wed 17/07/2019

Opinion: Why film stars should never play film stars | reviews, news & interviews

Opinion: Why film stars should never play film stars

Opinion: Why film stars should never play film stars

Nicole Kidman to play Grace Kelly? No thank you

Who is the prettiest of them all? In casting news, Ms Kidman is to play Miss Kelly

News that Nicole Kidman is to play Grace Kelly in a movie called Grace of Monaco convinces me that it is foredoomed. This time Kidman won’t have any prosthetics to help her resemble Grace Kelly, such as the long nose she wore as Virginia Woolf in The Hours (2002). Nor would it be possible, as attractive and talented as Kidman is, to replicate Kelly’s ineffable quality and patrician beauty.

Unlike other biopics, those with film stars playing film stars fail because the originals exist to be compared with and appreciated in the same medium. In fact, they are attempting to simulate someone whose profession is simulation. Sociologist Edgar Morin defined a star as the “combination of screen role and actor, of filmic persona and off-screen personality, and from their union is born a composite creature who participates in both, envelops them both. The public does not know the star as a person but the star as an image.” No biopic can impart this complex image containing multiple meanings. When Woody Allen conjures up the ghost of Humphrey Bogart to advise him on how to get a “dame” to fancy him in Play It Again, Sam (1972), it is the reductive view of Bogie, in a trench coat, a hat pulled down over his eyes, a cigarette in his mouth and a gat in his pocket.

No matter how good Michele Williams was as Marilyn Monroe in My Week With Marilyn (2011), her performance could never be much more than an impersonation. As Karina Longworth wrote in The Village Voice, “You never forget that you’re watching a talented living actress labouring to mimic a long-gone movie star who, on-screen, at least, never seemed to be acting at all.” It must be remembered that both Grace Kelly and Marilyn Monroe found it difficult enough to play themselves in real life.

Among the few successful biopics of a star was The Jolson Story (1946), mainly because when Columbia Pictures decided to make it, Al Jolson hadn’t been seen for years in films and was all washed up. Wisely, the studio got Jolson to dub the songs for the unknown Larry Parks. There is a curious Pirandellian moment in the sequel, Jolson Sings Again (1949), when Jolson, played by Parks, meets Larry Parks who is going to play him in the film.

But what can one make of great performers, with their own strong personalities, playing others with equally strong personalities? James Cagney remained James Cagney when playing Lon Chaney in The Man Of A Thousand Faces (1957); Donald O’Connor was lost in The Buster Keaton Story (1957); the casting of the Method acting Rod Steiger in W. C. Fields and Me (1976) was disastrous, and the only thing that Rudolph Nureyev had in common with Valentino in Ken Russell’s 1977 biopic of the Latin Lover star, was his first name. Faye Dunaway was a caricatural Joan Crawford in Mommie Dearest (1981), and neither Carol Baker nor Carol Lynley come near to the glowing, tragic Jean Harlow in two biopics in 1965.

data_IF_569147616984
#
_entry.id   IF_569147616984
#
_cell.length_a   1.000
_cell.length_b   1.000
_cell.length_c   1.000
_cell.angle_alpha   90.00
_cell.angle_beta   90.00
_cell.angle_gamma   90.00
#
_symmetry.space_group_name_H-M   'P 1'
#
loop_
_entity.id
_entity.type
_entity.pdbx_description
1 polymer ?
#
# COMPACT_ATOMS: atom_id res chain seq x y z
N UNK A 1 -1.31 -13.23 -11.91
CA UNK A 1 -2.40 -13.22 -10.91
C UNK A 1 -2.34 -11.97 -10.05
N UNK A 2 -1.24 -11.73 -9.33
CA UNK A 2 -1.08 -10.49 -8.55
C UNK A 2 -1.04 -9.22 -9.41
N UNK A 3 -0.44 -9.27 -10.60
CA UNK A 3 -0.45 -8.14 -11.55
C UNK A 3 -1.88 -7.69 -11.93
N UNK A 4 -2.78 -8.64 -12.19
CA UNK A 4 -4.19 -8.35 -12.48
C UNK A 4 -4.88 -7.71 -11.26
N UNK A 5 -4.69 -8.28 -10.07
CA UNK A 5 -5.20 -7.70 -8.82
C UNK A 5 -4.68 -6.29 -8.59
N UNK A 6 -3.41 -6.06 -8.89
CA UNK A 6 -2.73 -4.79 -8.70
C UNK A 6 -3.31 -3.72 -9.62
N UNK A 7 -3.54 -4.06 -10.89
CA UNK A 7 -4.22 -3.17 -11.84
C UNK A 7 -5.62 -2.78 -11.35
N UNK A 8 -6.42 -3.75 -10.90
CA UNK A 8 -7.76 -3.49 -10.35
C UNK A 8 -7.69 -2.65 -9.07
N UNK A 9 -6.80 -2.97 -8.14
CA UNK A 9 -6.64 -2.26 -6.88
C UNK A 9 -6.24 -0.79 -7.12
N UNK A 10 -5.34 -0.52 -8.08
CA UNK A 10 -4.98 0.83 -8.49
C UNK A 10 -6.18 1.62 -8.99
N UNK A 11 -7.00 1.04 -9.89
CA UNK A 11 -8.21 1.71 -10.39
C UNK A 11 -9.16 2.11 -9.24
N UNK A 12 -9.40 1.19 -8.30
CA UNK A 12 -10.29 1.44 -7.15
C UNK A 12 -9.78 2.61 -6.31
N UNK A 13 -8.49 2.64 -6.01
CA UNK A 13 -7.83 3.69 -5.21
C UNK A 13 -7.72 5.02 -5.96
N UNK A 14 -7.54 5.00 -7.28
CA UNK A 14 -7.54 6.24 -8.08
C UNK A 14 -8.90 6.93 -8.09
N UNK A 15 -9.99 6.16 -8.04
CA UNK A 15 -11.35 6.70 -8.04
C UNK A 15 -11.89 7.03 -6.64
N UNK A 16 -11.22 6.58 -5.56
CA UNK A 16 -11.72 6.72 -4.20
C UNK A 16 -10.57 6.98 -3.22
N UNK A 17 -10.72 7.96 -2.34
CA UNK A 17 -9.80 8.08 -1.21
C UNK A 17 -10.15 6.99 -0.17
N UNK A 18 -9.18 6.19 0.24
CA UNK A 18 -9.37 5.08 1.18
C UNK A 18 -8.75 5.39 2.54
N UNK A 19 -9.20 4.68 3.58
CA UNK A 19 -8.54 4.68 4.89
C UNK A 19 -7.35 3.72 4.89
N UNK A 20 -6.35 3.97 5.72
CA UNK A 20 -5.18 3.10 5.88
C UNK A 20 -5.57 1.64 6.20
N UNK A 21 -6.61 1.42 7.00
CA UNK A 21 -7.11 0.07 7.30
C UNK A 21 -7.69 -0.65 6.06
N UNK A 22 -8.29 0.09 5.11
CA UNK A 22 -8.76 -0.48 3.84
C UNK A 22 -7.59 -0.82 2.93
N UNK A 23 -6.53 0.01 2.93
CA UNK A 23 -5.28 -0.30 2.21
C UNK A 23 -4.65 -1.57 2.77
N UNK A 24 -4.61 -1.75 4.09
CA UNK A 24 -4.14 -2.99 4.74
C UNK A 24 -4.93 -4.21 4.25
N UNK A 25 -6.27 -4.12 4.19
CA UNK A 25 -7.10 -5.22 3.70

One solution seemed to be, as in the case of Larry Parks, to cast complete unknowns as celebrated stars, though no reflected fame came to Anthony Dexter as Valentino (1951) or Keefe Brasselle in The Eddie Cantor Story (1953). There is a scene in L.A. Confidential (1997) that exposes the weakness of these mimetic roles. Two cops come into a bar to question a man sitting with a blonde, whom he claims to be Lana Turner. One cop (Guy Pearce) says, “A hooker made to look like Lana Turner is still a hooker. She just looks like Lana Turner.” “It is Lana Turner,” says the other cop (Kevin Spacey) with authority. Actually, the actress (Brenda Bakke) only resembles the star vaguely, so the whole point of the scene is lost.

Towards the end of Richard Attenborough’s vacuous Chaplin (1992), we see a clip of the real Charlie Chaplin, a fatal moment that blows Robert Downey Jr’s studied interpretation out of the water. None of this has stopped filmmakers continuing to think that today’s actors can recapture the charisma of the stars of Hollywood’s golden age.

In a sketch in the BBC TV comedy series Not Only But Also in the 1960s, Peter Cook was seen in drag as Greta Garbo in the famous last shot of Queen Christina (1933), in which she stands like a masthead at the bow of the ship. The expressionless Cook was perfect casting in the scene for which the director had told Garbo, “I want your face to be a blank sheet of paper... so that you're nothing but a beautiful mask.”  Cook confessed, “As Garbo I thought I looked incredibly beautiful. I fancied myself rotten! I thought I looked rather better than she did!” Pity Peter Cook is not still around to play Grace Kelly.

It must be remembered that both Grace Kelly and Marilyn Monroe found it difficult enough to play themselves in real life

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I agree as beautiful as nicole is an unknown actress would be better The essence of this person needs to be searched for not replicated Nicole looks nothing like Grace nor does she have those qualities Certainly she has her own duplicating Grace will be a disaster

1. I was reminded of Grace Kelly by Nicole Kidman in The Others. 2. Michelle Williams was, I felt, very effective as a fictional character modeled after and called Marilyn Monroe. Like Kidman, Williams is a great screen actress not by becoming her characters, but by finding them in herself. 3. The woman who most accurately captured the spirit and character of a movie star was Kirsten Dunst as Marion Davies in The Cat's Meow.

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